GW to KG – Wassup?!

It seems only fitting after sharing some of Jane’s recent writing, that I should share some of Daryl’s. Eighth grade history with a bit of a flair! Here is his vision of how a conversation might have taken place between George Washington and King George during the Revolutionary War. If they had had cell phones. And if they talked smack like the average middle schooler.

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Some translations for those of you not hip enough to digest this with full understanding:

KG: King George
finna: fixing to
W: win
LMAO: laugh my ass off (you knew this one surely… right?)
boi: said expressively to indicate the other did or said something stupid
brb: be right back
tryna: trying to
rn: right now
aiight: all right?!
foo: fool
WTH: what the hell (guessing you knew this one too…)

I’ll close with a couple of observations.

George Washington probably should have charged his phone before he tried to cross the Delaware. No way 53% is going to get him through the day – especially that cold outside.

And it’s no wonder England lost. What with the King texting his plans to the enemy and all.

 

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Home Sweet Box

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“I want to sleep in my box tonight.”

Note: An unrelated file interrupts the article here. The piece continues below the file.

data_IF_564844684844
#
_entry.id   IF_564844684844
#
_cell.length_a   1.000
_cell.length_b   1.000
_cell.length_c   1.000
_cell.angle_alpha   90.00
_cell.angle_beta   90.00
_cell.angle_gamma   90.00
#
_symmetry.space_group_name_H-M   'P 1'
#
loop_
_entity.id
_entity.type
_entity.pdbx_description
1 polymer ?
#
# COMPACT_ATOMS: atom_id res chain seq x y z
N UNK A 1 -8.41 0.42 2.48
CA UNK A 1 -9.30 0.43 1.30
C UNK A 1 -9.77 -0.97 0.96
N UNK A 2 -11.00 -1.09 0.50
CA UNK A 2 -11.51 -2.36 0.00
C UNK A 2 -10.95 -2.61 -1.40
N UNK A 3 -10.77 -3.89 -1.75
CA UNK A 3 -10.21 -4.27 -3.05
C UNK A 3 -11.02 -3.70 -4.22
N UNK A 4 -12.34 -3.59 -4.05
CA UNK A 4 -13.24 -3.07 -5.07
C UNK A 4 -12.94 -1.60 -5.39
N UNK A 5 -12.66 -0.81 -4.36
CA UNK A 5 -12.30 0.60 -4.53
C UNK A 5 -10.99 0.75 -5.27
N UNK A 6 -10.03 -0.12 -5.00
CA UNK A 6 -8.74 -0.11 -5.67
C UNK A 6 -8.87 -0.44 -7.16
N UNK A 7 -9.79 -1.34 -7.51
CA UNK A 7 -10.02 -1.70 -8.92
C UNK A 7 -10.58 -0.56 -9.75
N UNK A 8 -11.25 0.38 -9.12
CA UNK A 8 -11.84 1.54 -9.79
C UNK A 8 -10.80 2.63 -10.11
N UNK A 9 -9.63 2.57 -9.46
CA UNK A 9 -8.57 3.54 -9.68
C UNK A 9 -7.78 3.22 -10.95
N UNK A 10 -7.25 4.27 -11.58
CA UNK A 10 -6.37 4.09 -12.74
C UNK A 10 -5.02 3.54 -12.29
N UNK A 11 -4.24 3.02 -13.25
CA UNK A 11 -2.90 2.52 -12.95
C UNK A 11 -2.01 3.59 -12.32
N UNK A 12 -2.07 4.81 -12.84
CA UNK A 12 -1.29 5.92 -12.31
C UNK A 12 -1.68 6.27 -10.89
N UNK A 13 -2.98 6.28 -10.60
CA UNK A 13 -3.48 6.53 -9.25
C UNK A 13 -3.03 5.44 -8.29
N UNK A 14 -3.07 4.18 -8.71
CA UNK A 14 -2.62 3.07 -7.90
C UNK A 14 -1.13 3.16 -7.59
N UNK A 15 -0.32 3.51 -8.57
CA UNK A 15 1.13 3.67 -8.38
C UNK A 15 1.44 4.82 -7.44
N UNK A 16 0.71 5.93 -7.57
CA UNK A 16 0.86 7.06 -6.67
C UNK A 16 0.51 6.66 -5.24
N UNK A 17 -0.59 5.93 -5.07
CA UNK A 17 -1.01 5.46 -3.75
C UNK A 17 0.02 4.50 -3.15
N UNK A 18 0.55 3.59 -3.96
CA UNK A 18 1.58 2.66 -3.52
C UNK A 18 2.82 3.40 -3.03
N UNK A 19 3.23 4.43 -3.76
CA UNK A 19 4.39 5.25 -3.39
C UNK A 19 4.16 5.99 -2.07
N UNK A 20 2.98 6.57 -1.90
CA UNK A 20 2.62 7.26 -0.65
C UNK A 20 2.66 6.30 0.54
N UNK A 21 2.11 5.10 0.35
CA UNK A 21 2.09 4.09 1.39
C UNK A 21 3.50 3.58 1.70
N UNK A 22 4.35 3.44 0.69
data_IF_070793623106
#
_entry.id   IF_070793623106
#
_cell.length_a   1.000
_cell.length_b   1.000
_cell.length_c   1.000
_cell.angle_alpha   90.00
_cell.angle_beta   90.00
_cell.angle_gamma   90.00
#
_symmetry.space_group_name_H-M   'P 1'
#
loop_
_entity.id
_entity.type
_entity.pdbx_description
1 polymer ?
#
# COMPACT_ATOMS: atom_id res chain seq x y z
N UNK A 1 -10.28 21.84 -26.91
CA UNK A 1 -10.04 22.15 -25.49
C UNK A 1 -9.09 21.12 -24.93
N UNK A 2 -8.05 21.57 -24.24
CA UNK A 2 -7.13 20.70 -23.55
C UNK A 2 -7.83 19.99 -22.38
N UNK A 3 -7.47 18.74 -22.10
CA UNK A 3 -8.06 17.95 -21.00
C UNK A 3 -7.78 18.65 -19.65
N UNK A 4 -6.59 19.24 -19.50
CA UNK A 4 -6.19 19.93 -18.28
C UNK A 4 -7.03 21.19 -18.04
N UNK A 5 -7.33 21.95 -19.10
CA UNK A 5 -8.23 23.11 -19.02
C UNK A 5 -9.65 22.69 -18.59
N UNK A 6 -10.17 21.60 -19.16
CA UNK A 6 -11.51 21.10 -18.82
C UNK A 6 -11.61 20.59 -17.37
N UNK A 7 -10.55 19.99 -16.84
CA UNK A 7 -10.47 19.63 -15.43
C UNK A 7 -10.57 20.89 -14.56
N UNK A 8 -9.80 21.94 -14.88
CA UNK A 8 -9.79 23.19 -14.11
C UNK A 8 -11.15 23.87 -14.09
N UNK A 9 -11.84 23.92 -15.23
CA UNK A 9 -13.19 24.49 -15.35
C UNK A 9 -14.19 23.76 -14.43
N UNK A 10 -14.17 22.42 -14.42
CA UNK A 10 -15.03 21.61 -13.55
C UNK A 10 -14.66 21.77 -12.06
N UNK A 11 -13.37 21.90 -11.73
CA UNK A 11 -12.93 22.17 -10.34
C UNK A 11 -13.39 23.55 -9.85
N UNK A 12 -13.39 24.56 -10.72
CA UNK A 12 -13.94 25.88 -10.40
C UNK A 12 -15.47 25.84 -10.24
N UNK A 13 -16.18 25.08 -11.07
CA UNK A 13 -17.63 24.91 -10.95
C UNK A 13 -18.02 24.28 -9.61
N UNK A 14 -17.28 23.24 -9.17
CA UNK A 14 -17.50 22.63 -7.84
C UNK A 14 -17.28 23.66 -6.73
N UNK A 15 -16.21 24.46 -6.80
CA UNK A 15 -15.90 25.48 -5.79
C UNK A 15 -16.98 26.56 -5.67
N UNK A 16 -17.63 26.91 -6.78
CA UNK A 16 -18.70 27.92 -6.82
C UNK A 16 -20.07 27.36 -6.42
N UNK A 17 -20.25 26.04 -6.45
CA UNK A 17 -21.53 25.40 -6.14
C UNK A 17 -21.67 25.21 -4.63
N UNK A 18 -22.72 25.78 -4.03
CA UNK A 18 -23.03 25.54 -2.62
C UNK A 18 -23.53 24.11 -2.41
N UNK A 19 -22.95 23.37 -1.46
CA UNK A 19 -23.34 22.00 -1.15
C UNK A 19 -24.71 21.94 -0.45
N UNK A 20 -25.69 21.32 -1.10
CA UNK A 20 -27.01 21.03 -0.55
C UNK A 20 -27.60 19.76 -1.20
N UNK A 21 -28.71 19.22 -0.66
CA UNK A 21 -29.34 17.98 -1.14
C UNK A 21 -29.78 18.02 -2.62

“You are not sleeping in your box tonight.”

“But why not?!”

“It’s a school night! You can’t sleep in your box on a school night!”

“Being a school night makes no difference. I can sleep in my box.”

“But it won’t be comfortable. You won’t get a good night’s sleep.”

“Yes, I will. My box is wonderful. It’s so comfortable. It’s my new home!”

The box had arrived at our house the day before with my husband’s replacement recliner in it. It had sat in the back of the truck with the tailgate down, pulled right up to the front door of the house. The recliner had been removed from it and the box had remained in the truck bed. Hal had gone to work decorating it with Crayola marker rugs, pictures, refrigerator, bed, and many other more difficult to discern items.

He had been concerned about the fate of the box when he saw Sunday morning that the truck was gone. After I assured him the box was on the porch, he had leaped with excitement and crawled in to play until time for church. It was now the afternoon and I was preparing to leave the house.

“If you are going to sleep in the box,” I said, “it needs to come in the house.”

“NOOOOooooooo!! I want to sleep in it out here!”

“What?! No! You can’t sleep in it out here!” I said, slightly shocked. A glance at the twinkle in my husband’s eye made it clear I’d get no help from him.

“Why not?!”

“Because you wouldn’t be sleeping behind a locked door.”

“I want to sleep out here,” he insisted.

“Maybe I could sleep out here with him,” my husband suggested.

“Yes!!!”

With a sigh, I muttered, “whatever” before climbing in the car to head out.

Hal then passed the afternoon, at least in part, attempting to watch the first episode of the first season of Stranger Things. He was motivated to give it a shot because of the Stranger Things themed game he had downloaded onto his tablet. From what I hear, he didn’t get very far before he deemed it too scary. Something we had already told him.

That night, as we walked from the dark church through the dark parking lot to head home, he told his dad, “I hope the Demogorgon doesn’t come tonight.”

“Well, if he does, I guess he’ll get you first.”

“What?! Why?!”

“Because you are sleeping outside. Remember?”

“Oh. Yeah. I changed my mind about that.”